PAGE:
Bake for 30 minutes, depending on the pan. The Bundt pan I used extended that time to 45 minutes. Honestly, it’s anyone’s guess. I think my mother must have assumed anyone who attempted this cake would know how to bake one.

Me? I’ve never been exceptionally good at following directions. I tried this cake recipe two times and both times the cake was dry. But that isn’t how my mother’s cake was, so please try this and get back to me on how I can make it better. Here’s a picture of the finished product. It did TASTE good!

Cooking My Mother’s Recipes #9

The above photo is of my youngest brother, Jeff, my mother, and my grandmother in our kitchen. My grandmother was actually the gumbo queen in our family. The photo below looks like it was taken at one of our Christmas open houses.Scan_20181105 (7)


One of the most iconic recipes in the South is gumbo. The dictionary’s definition of gumbo is “a soup or stew thickened with okra”. I take issue with this for two reasons. First, there are variations of gumbo by region in the south and some Louisiana gumbos do not have any okra at all. Second, the okra isn’t the only thing that can thicken the gumbo. Roux thickens gumbo, too. Or you can be like me and use both.

My mother had a gumbo recipe in her cookbook. You will find that all gumbo recipes are best if you make them using ingredients you love. For instance, I don’t use chicken or sausage in my gumbo, because I prefer only seafood. You may like chicken and sausage better. Either way, yours will be tasty. There’s a secret ingredient or two I’ll share at the end.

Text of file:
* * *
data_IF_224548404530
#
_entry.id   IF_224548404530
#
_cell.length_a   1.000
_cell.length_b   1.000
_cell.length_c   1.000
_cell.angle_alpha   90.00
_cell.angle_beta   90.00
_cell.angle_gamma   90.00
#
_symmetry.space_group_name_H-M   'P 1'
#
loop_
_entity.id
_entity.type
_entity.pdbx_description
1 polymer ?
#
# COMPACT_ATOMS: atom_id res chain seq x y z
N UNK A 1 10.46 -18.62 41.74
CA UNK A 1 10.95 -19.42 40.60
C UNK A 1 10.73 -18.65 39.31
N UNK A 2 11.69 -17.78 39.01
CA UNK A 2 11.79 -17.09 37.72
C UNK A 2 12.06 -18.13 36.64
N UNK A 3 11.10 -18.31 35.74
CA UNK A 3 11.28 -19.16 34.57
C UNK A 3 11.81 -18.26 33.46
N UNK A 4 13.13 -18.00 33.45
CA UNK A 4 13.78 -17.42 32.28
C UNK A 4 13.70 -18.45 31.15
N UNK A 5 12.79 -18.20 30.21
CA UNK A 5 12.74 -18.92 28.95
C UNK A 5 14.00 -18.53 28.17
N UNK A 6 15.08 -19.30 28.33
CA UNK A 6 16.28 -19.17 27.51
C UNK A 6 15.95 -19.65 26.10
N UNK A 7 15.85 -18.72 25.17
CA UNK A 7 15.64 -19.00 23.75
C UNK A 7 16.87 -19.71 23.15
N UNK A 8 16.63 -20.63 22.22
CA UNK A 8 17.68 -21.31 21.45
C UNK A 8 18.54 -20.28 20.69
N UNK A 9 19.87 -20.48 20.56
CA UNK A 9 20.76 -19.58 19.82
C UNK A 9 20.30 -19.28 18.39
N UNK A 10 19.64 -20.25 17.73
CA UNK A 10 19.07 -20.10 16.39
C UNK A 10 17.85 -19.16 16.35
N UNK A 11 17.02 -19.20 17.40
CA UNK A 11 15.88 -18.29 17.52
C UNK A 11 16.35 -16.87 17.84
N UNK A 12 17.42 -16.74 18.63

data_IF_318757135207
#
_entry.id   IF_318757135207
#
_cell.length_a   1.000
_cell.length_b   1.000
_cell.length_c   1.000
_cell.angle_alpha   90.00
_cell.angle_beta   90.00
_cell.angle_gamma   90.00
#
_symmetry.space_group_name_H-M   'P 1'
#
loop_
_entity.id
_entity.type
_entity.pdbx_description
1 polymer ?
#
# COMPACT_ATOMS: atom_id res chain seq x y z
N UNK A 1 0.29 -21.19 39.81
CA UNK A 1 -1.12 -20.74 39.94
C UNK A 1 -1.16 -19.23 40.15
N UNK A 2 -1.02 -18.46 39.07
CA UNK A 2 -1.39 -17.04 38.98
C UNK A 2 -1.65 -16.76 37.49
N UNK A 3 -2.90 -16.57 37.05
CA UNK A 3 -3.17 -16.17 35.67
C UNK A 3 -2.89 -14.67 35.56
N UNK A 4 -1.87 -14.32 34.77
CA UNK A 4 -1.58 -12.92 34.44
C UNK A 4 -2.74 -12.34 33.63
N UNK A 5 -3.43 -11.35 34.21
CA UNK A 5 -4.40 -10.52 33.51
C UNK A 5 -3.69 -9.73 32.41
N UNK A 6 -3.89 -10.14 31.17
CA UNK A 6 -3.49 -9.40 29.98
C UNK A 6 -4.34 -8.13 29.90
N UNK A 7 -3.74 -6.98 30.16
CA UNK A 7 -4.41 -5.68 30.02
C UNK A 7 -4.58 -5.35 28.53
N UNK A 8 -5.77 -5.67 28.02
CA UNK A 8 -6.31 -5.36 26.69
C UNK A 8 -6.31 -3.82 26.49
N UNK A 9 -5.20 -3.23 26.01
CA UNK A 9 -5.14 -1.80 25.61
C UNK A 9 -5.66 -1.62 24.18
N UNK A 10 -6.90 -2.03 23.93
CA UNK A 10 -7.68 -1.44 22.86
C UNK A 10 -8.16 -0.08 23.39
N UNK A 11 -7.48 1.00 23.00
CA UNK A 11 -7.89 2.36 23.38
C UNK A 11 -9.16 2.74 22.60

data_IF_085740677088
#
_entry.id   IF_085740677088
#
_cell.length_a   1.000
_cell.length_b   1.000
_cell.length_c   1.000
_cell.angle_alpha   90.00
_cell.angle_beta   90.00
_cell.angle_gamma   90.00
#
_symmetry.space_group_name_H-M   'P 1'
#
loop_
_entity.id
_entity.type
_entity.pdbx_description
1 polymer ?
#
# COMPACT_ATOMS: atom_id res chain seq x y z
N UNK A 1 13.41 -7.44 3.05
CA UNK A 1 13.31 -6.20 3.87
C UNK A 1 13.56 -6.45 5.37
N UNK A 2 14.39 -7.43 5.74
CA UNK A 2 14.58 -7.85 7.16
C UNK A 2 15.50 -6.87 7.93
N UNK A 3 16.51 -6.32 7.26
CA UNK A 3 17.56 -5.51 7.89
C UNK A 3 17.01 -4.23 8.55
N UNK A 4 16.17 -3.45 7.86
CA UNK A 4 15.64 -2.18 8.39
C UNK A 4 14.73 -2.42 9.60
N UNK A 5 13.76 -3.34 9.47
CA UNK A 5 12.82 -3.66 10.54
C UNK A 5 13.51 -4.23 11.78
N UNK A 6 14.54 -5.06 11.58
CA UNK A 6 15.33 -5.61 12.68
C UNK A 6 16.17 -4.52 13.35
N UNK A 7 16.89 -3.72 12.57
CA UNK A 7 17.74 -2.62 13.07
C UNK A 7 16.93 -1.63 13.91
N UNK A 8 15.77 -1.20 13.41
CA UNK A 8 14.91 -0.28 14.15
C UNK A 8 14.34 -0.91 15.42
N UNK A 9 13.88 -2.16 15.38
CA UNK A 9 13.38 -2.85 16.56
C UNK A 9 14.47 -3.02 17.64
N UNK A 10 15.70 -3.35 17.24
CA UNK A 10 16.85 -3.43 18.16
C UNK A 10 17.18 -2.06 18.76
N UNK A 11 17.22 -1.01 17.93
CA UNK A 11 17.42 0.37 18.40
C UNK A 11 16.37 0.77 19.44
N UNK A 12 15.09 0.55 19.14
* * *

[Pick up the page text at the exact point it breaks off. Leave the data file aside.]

In case you can’t read this, the ingredients are as follows: One big ham bone, or chopped ham (2 cups). Simmer in water. (She says add the 2 cups crawfish tails and/or cleaned shrimp here. But experience tells me those little morsels will become rubber. Best wait until the end to add them.) 2 cans stewed tomatoes. (I use diced canned and fresh tomatoes.) 1 whole green pepper seeded and chopped. 6 garlic cloves, minced. 3 cups cooked, diced chicken. (I don’t use chicken or sausage in my gumbo, only seafood.) 2 Tablespoons Tony Chachere’s Cajun Seasoning.  6 whole bay leaves (I take umbrage here. I can not stand bay leaves. Nope. This isn’t the proper gumbo flavor in my opinion, but you may love bay leaf, so I’ll be quiet.) Bring to a simmer and stir often and serve over rice. She forgot to put okra. She always used okra, so she forgot to write that in. We all love okra in our family. In southern families where there wasn’t a lot of money, okra was an easy, nutritious vegetable to grow.